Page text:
India's own Richard Branson, Vijay Mallya is in the news of late for all wrong reasons. The liquor baron has taken the banking industry, the regulators and the judicial system for a ride by delaying the repayment of Rs 9,000 crore loans (including interest) taken by his now-defunct Kingfisher Airlines. But beyond all the controversies surrounding his financial commitments to banks as an industrialist, Mallya also has the face of a parliamentarian.
So, how has he fared in Rajya Sabha, of which he was a member twice - in 2002 and again in 2010?
The data (on his second term that started in mid-2010 and ending mid-2016) on the website of PRS Legislative shows that Mallya has an attendance of 30 percent. This is against the national average of 78 percent and the state average or the average of the other members from his state (Karnataka) of 68 percent.
The number of debates he participated is nil. The national average for a member is 56.7 and the state average 33.7.
He has asked 216 questions against the national average of 312 and state average of 234. (However, one thing is sure. This is much better than many other celebrities like Rekha, Sachin Tendulkar and Mithun Chakraborty. While Rekha has a 5 percent attendance, Sachin has 7 percent and Mithun 10 percent. Rekha and Mithun have asked nil questions and Sachin seven.)
Of the questions Mallya asked, 29 were starred and 187 unstarred. A starred question is one which gets an oral answer in the House and the member can have supplementary questions. Only 20 such questions are allowed in a day. Unstarred questions get a written reply that is tabled in the House. Only 235 such questions can be asked in a day.
Number of private member bills moved by Mallya is again nil. But the national and state averages are also a minimal 1.2 and 1.1. This is not surprising given such bills are rarely passed and made into laws.
A further break-up shows that Mallya's lowest attendance was in Winter Session of 2013 - just 10 percent. The highest was in Monsoon Session of 2010 - 77 percent. It has to be noted that this was soon after his induction into the Upper House.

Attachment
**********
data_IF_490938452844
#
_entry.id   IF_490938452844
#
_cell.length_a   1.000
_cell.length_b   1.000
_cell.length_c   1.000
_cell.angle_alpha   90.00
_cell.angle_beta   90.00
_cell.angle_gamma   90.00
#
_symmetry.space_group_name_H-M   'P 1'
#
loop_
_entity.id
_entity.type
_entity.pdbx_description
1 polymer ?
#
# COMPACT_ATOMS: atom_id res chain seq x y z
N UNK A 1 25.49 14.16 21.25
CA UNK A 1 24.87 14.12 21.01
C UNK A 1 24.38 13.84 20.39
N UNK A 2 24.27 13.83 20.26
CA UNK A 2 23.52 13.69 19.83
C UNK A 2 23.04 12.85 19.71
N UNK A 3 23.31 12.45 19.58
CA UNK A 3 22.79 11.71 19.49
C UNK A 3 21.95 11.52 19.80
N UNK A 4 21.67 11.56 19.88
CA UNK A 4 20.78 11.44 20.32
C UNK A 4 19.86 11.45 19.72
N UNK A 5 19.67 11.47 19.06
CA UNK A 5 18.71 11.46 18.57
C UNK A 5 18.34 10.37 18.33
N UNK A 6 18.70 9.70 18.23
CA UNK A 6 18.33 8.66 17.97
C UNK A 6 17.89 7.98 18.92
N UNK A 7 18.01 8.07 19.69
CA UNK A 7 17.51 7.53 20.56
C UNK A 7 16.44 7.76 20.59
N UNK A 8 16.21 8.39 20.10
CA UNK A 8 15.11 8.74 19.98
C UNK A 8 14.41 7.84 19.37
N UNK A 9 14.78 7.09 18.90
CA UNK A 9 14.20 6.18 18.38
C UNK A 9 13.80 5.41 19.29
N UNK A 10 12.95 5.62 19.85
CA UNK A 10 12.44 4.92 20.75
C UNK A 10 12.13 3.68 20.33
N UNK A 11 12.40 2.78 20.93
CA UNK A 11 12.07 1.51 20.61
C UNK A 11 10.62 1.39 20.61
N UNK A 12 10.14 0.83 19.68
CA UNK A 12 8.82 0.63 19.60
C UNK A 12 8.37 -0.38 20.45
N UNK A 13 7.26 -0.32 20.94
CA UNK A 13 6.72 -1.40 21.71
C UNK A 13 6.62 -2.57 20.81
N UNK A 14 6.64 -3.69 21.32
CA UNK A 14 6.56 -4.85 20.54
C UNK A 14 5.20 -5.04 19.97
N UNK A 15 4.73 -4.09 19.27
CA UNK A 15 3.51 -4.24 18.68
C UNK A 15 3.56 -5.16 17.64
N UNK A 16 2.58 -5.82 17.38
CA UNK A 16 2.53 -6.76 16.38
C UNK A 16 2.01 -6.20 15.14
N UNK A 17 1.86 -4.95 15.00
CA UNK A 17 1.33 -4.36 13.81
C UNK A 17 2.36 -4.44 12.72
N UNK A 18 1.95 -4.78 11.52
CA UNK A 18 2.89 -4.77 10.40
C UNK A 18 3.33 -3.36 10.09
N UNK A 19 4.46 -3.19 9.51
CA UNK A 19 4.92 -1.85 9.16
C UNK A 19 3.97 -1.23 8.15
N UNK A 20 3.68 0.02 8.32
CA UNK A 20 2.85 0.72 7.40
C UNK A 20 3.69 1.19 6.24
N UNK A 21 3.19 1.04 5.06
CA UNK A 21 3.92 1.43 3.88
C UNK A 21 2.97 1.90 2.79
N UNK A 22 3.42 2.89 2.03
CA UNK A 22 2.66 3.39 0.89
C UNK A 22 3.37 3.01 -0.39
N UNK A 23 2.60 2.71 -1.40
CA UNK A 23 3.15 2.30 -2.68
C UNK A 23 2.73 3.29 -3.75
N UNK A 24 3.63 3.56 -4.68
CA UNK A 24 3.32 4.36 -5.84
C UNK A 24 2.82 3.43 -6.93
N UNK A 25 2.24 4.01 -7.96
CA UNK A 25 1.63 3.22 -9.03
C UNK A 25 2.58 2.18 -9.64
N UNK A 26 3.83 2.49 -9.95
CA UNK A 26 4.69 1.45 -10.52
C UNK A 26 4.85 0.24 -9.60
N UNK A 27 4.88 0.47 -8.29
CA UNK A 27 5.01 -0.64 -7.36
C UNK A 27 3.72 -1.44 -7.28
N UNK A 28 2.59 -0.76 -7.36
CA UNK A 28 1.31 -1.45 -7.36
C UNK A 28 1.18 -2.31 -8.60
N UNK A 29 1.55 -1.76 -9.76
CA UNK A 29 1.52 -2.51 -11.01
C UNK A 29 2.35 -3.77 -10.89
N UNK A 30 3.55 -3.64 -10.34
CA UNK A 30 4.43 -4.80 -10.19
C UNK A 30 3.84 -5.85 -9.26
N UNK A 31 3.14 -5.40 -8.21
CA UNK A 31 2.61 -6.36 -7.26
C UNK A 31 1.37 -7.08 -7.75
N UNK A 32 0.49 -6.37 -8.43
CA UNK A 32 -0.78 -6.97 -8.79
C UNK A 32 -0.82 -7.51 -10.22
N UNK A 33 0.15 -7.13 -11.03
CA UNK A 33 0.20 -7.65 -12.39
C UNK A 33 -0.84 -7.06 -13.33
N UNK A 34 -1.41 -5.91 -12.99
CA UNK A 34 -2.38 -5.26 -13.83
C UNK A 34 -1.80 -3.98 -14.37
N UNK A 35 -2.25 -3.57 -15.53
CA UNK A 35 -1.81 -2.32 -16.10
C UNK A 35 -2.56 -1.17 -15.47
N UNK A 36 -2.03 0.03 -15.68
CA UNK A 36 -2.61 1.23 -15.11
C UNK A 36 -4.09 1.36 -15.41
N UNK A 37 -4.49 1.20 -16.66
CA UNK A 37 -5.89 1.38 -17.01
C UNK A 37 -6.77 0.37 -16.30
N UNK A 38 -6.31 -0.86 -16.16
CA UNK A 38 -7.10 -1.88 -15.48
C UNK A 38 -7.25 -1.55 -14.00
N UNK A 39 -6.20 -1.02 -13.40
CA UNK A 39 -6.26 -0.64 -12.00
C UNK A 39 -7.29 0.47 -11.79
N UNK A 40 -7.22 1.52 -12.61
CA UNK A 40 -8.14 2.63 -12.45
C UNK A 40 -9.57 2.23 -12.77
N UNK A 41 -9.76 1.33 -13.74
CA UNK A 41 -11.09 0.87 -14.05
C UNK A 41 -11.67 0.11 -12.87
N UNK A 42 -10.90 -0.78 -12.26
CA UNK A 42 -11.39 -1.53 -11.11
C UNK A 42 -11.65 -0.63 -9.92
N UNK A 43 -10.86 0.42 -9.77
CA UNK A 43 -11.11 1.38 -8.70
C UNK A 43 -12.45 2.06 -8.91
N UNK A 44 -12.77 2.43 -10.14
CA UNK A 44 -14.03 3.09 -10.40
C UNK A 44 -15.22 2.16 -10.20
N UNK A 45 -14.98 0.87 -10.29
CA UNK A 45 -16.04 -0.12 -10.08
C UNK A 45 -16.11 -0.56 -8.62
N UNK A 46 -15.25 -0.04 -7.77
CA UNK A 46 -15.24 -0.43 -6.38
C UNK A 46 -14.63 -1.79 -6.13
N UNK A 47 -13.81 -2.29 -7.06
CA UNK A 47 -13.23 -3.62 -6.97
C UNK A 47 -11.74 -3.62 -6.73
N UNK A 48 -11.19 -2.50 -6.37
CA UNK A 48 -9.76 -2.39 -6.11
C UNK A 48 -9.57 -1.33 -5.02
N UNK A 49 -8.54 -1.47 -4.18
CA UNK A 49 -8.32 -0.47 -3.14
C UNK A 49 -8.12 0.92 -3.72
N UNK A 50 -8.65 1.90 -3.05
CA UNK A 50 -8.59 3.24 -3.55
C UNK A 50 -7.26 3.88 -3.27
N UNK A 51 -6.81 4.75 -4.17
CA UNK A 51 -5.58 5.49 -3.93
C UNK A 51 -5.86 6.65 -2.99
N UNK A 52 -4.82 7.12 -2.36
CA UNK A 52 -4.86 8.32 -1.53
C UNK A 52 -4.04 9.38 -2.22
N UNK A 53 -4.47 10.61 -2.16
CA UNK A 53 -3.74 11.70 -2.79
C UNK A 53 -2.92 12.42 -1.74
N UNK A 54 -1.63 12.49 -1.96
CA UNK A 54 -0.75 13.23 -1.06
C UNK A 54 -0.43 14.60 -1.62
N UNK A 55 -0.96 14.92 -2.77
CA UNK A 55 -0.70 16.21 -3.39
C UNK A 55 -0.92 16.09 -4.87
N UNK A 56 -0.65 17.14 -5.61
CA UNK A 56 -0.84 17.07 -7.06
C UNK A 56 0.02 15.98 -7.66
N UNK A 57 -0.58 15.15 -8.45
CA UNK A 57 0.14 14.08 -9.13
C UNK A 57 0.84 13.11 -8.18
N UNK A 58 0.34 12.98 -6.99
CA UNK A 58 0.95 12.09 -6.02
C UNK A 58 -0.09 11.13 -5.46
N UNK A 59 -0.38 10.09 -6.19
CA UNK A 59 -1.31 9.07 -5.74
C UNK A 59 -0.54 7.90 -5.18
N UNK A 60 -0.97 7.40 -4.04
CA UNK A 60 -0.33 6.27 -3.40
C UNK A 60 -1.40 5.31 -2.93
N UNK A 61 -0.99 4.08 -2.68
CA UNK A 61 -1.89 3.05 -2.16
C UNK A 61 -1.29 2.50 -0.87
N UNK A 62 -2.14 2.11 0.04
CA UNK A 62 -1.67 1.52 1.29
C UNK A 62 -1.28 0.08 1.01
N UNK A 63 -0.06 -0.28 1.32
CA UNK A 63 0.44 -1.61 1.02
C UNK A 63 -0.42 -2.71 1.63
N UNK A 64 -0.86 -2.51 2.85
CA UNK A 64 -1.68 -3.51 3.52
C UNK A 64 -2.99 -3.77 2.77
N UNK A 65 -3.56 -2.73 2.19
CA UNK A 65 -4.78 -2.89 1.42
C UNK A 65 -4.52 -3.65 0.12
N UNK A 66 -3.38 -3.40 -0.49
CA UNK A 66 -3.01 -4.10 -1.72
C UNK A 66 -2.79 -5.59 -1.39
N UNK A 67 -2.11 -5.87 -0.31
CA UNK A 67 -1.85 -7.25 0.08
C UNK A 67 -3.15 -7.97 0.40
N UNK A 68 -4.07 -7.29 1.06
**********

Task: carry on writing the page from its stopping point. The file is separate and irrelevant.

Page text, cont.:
According to MPLADS website, Mallya had received Rs 14.22 crore funds (with interest) under member of Parliament local area development scheme (MPLADS), of which he has utilised Rs 10 crore.
However, the bigger question is with so much of negative news surrounding Mallya, shouldn't he take a moral responsibility and resign the Rajya Sabha, especially considering he is now having a gala time in some exotic locale abroad?
Before arriving at an answer, consider these facts: Records show Mallya was last present in the Rajya Sabha on 1 March, that is nearly a week after he announced his sweetheart deal with Diageo, an agreement which was supposed to give him Rs 515 crore or $75 million. It is this deal that kicked up a storm as he also announced his intention to move to UK to spend time with his kids.
And according to Attorney General Mukul Rohatgi's submission in the Supreme Court, Mallya left the country on 2 March.
On 26 February, after Mallya disclosed his plans to move out of the country, SBI chief Arundhati Bhattacharya had told Firstpost that the bank, which has lent about Rs 2,000 crore to Mallya's defunct Kingfisher Airlines, is exploring legal options.
“We are taking action as per law to protect our interests,’ Bhattacharya had said.
And on 3 March news broke that SBI has moved the DRT in Bangalore seeking to block Mallya from moving out of India, to impound his passport and also claiming first right on the money he was supposed to get from Diageo. That happened presumably a day after Mallya left the country, giving a slip to all the investigating authorities.
Interestingly, even the statement (issued on 7 March), in which he claimed he was not an absconder, came after he left the country.
Ironically, he also said that to be a Rajya Sabha member was an honour.
"My statement as to my personal future after quitting Diageo/USL - that I want to spend more time in England closer to my children - has been grossly distorted and misportrayed," he said in the statement.
"I have been most pained as being painted as an absconder – I have neither the intention nor any reason to abscond... Over the years, I have built successful businesses in India and abroad. I am also honoured to be a member of the Rajya Sabha," he further said.
Clearly, Mallya was lying through his teeth. He has been gaming a system that takes a soft approach towards cronies.
As R Jagannathan argues in an article in Swarajya Mallya is a fit case for expulsion from Rajya Sabha. He is "a member who owes over Rs 7,000 crore to public sector banks, has been declared a “wilful defaulter” by many of them, and on whom employees, the taxman, and the provident fund organisation have claims," Jagannathan points out in the article.
"If there is a fit case for the Rajya Sabha to act against an MP who has brought shame on the institution by behaving unethically with India, its taxpayers and his former employees at Kingfisher, it is this," he concludes.
But will the political class act?
With inputs from Kishor Kadam. All data from PRS Legislative website unless otherwise mentioned